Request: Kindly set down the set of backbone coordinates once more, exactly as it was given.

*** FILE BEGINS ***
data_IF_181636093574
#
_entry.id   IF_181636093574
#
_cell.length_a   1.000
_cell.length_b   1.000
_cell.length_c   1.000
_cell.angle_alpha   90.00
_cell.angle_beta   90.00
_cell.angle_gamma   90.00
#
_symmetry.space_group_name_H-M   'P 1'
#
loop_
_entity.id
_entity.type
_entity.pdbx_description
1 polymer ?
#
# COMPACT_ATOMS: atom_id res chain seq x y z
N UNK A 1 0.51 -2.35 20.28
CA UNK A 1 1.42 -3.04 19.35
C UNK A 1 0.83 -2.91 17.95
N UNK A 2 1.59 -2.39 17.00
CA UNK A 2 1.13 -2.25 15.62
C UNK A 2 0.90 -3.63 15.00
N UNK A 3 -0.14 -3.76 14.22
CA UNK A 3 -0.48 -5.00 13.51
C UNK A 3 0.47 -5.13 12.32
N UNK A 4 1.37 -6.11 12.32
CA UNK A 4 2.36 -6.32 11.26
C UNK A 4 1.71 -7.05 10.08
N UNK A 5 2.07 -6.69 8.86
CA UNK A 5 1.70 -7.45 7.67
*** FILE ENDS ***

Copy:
data_IF_181636093574
#
_entry.id   IF_181636093574
#
_cell.length_a   1.000
_cell.length_b   1.000
_cell.length_c   1.000
_cell.angle_alpha   90.00
_cell.angle_beta   90.00
_cell.angle_gamma   90.00
#
_symmetry.space_group_name_H-M   'P 1'
#
loop_
_entity.id
_entity.type
_entity.pdbx_description
1 polymer ?
#
# COMPACT_ATOMS: atom_id res chain seq x y z
N UNK A 1 0.51 -2.35 20.28
CA UNK A 1 1.42 -3.04 19.35
C UNK A 1 0.83 -2.91 17.95
N UNK A 2 1.59 -2.39 17.00
CA UNK A 2 1.13 -2.25 15.62
C UNK A 2 0.90 -3.63 15.00
N UNK A 3 -0.14 -3.76 14.22
CA UNK A 3 -0.48 -5.00 13.51
C UNK A 3 0.47 -5.13 12.32
N UNK A 4 1.37 -6.11 12.32
CA UNK A 4 2.36 -6.32 11.26
C UNK A 4 1.71 -7.05 10.08
N UNK A 5 2.07 -6.69 8.86
CA UNK A 5 1.70 -7.45 7.67